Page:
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Greece's New Leader Is A Low-key Veteran Pol

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AP
Two years ago, when George Papandreou led Greece's Socialist party to its worst election result in three decades, he was widely derided as an ineffective politician.

The son and grandson of Greek prime ministers, Papandreou was seen by critics as a pale shadow of his dynamic and charismatic father, Andreas Papandreou, who founded the Panhellenic Socialist Movement party, or PASOK, and led it with an iron fist to three election victories from 1981-1993.

Some of his friends joined his detractors in calling him "Giorgakis" _ or little George _ a likable but not widely respected figure who could do few things right. Even his 2006 election as president of the Socialist International, a world group of socialist and social democratic parties, was greeted with remarks about how many of his predecessors had been politicians past their prime.

Now, at 57, Papandreou has come into his own after leading his party to a resounding victory over Prime Minister Costas Karamanlis' conservative New Democracy.

Many consider this more a rejection of a failed government than a personal endorsement of Papandreou, but he won Sunday's vote by an unexpectedly wide margin and a secure parliamentary majority.

The outcome is one few had expected in 2007, when Papandreou fended off a challenge to his leadership following PASOK's second successive defeat at the hands of the conservatives.

As a young deputy in the mid-1980s, he wrote a series of articles laying out his vision of a modernized party and distanced himself from some of his father's policies. But he also laid claim to his family's legacy after he became party leader.

He could count on the unwavering support of a hard core of Andreas Papandreou admirers while competing with his challengers, and he shunted aside people who had made their name under previous socialist administrations and promoted relative unknowns as he sought to put his stamp on the party.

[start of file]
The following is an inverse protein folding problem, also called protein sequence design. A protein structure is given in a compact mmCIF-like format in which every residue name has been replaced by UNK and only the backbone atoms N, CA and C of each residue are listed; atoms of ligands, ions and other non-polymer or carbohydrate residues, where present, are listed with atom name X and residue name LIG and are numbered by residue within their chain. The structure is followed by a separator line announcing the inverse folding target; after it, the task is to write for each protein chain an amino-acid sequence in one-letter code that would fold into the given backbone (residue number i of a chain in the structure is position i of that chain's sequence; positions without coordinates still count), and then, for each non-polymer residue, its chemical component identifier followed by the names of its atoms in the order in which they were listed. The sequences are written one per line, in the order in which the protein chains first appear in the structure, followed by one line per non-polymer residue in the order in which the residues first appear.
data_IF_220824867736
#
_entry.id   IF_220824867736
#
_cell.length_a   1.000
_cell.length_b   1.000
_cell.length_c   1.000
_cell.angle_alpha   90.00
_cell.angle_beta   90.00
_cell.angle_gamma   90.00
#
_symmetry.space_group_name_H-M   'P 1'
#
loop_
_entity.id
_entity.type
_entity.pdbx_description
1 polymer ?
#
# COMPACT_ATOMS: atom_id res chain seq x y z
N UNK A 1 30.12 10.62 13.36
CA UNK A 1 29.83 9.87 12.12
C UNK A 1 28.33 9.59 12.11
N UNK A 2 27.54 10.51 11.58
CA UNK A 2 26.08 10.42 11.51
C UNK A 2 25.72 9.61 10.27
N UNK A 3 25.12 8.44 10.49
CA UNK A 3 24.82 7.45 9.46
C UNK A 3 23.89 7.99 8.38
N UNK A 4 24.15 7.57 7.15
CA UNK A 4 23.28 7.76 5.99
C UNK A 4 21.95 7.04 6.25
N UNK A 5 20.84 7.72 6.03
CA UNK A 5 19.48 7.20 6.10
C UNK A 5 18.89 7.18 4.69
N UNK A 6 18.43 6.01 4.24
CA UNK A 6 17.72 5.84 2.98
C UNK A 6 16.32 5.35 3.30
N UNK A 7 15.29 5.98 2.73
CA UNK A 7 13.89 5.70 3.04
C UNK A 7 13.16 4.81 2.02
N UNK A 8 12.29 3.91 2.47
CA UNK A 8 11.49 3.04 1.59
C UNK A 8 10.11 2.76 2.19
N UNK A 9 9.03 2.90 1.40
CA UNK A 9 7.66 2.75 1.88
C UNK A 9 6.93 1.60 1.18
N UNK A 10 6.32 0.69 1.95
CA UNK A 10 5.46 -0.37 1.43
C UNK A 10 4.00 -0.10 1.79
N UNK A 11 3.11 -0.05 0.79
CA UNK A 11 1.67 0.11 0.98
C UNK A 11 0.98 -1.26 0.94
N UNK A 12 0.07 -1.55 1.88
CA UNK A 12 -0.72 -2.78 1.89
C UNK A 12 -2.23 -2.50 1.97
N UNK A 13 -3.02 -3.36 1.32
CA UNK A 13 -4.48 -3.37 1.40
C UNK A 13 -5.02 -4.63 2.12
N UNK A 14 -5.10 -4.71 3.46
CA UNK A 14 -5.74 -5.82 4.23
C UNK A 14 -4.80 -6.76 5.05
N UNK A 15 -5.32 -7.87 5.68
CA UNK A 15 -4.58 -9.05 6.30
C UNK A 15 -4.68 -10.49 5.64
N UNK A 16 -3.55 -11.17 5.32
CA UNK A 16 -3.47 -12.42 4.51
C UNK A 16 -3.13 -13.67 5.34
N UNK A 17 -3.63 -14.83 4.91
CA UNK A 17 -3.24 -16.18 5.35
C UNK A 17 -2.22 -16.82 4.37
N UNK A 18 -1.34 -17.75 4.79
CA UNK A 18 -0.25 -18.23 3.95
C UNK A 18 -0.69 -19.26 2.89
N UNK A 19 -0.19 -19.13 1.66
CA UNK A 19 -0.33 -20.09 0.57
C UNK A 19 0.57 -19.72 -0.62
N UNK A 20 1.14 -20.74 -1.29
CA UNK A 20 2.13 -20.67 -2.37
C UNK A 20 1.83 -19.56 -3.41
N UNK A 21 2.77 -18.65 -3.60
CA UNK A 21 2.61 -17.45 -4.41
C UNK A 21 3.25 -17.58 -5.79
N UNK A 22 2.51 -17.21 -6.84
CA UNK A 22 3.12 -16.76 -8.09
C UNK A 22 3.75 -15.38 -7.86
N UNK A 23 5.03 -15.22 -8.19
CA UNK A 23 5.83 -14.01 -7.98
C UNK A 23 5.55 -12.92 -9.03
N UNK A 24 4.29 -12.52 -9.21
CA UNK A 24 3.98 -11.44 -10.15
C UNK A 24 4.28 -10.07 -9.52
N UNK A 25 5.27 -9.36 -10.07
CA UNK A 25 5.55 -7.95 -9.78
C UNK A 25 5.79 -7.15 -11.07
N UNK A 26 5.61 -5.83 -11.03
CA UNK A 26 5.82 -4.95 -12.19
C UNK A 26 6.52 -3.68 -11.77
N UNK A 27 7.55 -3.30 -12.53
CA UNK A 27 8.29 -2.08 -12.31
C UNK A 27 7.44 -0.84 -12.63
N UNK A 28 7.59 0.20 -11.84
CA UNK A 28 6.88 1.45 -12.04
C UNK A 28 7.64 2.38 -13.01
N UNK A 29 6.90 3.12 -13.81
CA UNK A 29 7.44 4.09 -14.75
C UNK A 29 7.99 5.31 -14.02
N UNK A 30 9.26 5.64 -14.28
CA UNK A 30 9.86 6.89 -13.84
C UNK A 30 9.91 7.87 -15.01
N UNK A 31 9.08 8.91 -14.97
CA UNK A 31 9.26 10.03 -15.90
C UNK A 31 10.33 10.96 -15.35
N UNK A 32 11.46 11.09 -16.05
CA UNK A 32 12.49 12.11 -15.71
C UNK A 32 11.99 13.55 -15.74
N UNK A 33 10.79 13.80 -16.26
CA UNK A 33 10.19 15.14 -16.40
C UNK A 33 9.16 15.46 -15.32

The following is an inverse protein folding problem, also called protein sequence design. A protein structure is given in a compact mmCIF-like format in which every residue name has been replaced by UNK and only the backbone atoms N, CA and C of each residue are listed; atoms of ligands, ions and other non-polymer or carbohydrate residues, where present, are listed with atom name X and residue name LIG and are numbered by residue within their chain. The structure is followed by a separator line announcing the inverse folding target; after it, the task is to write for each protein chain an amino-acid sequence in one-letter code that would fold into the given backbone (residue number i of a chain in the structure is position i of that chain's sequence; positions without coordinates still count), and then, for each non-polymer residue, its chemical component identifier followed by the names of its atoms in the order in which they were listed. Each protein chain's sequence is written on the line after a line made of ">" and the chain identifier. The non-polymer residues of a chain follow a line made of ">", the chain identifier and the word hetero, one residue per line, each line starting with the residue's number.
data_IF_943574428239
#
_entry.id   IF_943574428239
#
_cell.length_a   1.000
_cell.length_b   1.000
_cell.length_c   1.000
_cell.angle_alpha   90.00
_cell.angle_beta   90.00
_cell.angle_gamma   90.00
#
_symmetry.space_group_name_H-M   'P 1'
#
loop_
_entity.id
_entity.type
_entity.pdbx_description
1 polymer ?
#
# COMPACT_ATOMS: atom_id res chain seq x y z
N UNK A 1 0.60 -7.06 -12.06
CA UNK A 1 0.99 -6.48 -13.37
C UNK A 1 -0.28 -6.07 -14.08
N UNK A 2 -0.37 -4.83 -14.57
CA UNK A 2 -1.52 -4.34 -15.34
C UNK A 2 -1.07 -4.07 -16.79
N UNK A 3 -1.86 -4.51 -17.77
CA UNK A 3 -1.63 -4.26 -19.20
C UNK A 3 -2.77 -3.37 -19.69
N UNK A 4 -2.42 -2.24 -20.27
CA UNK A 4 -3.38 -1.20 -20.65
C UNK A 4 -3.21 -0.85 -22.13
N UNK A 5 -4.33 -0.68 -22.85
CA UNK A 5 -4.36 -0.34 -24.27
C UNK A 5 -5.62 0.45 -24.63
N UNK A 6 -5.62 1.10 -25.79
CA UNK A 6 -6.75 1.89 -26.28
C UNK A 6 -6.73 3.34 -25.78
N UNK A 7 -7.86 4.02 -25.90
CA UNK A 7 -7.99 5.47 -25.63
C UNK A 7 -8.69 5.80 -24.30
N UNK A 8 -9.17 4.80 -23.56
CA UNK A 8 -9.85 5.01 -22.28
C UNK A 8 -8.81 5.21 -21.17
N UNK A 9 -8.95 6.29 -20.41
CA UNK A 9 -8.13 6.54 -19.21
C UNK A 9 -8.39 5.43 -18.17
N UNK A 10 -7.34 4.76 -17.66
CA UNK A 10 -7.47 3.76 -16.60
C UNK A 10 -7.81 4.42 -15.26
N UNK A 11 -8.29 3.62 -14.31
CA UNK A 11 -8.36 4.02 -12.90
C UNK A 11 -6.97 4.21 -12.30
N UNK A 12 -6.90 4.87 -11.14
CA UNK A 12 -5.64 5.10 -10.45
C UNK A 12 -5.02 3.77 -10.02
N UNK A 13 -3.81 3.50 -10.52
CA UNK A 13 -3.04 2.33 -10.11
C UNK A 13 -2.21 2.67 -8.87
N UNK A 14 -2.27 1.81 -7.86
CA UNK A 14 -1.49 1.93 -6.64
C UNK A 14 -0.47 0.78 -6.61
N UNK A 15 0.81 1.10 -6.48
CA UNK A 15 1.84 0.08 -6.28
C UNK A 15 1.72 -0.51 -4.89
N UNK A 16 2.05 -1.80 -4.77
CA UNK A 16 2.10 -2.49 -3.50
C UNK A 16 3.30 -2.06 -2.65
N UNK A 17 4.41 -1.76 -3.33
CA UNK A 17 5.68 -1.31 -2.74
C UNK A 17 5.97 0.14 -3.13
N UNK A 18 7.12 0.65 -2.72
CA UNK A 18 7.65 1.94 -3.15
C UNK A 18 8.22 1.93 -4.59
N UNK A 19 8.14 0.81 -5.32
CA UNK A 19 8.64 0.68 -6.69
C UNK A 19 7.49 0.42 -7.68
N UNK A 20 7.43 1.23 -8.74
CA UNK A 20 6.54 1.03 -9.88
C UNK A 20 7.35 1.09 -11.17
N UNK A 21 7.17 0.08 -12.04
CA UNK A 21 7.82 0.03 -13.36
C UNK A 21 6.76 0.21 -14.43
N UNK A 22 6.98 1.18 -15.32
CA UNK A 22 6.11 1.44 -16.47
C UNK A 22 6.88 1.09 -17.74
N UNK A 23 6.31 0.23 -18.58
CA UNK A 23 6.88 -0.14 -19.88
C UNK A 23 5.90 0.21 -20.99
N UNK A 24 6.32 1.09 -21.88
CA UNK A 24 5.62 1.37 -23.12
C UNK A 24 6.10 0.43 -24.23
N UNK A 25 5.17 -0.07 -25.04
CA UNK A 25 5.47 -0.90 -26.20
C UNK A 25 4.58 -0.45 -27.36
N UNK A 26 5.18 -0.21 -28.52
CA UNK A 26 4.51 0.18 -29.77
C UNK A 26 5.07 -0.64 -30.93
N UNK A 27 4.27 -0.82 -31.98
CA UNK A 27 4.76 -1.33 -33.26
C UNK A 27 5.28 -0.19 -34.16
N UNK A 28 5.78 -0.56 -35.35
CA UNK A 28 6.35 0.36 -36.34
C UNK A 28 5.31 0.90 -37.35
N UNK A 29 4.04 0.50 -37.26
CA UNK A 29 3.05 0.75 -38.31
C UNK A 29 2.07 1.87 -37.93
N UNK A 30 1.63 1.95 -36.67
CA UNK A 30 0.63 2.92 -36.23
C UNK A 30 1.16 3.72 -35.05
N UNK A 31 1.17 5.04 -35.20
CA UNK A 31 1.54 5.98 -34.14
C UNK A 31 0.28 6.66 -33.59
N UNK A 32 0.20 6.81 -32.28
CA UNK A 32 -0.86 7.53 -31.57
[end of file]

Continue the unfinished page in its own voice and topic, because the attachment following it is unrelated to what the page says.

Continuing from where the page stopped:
Papandreou was born June 16, 1952, in Saint Paul, Minnesota, where his father was a university professor of economics and had married his American mother, the former Margaret Chant.

He spent his early years in the United States and a large part of his youth abroad, as his father, who had returned to Greece and entered politics in the 1960s, was exiled under the 1967-74 dictatorship. Greek was a second language to Papandreou and he has often been criticized for not being sufficiently Greek.

He obtained bachelor's and master's degrees in sociology from Amherst College in the United States and the London School of Economics, and was first elected to parliament in 1981 at the age of 29.

Panandreou served as deputy culture minister from 1985 to 1987, education minister in 1988-89 and 1994-96, deputy foreign minister in 1993-94, alternate foreign minister from 1996 to 1999 and foreign minister in 1999-2004.

In January 2004, then socialist Prime Minister Costas Simitis, facing certain defeat at the polls, appointed Papandreou his successor as party leader, a decision confirmed in an unprecedented election open to all Greeks, not just party members, where over a million people voted.

But his loss to Karamanlis in the 2004 election and Papandreou's distancing himself from the record of the Simitis government cooled the initial enthusiasm and soured his relations with a segment of the Socialist party.

Challenged by party stalwart Evangelos Venizelos in 2007, Papandreou maintained his party leadership with 55 percent of the vote, but he only established himself firmly as Karamanlis' political fortunes deteriorated rapidly over the past year.

With the magnitude of his victory, Papandreou now has a chance to silence his many doubters _ though he still faces the formidable challenges of deteriorating economy, pervasive corruption, worsening crime and terrorism.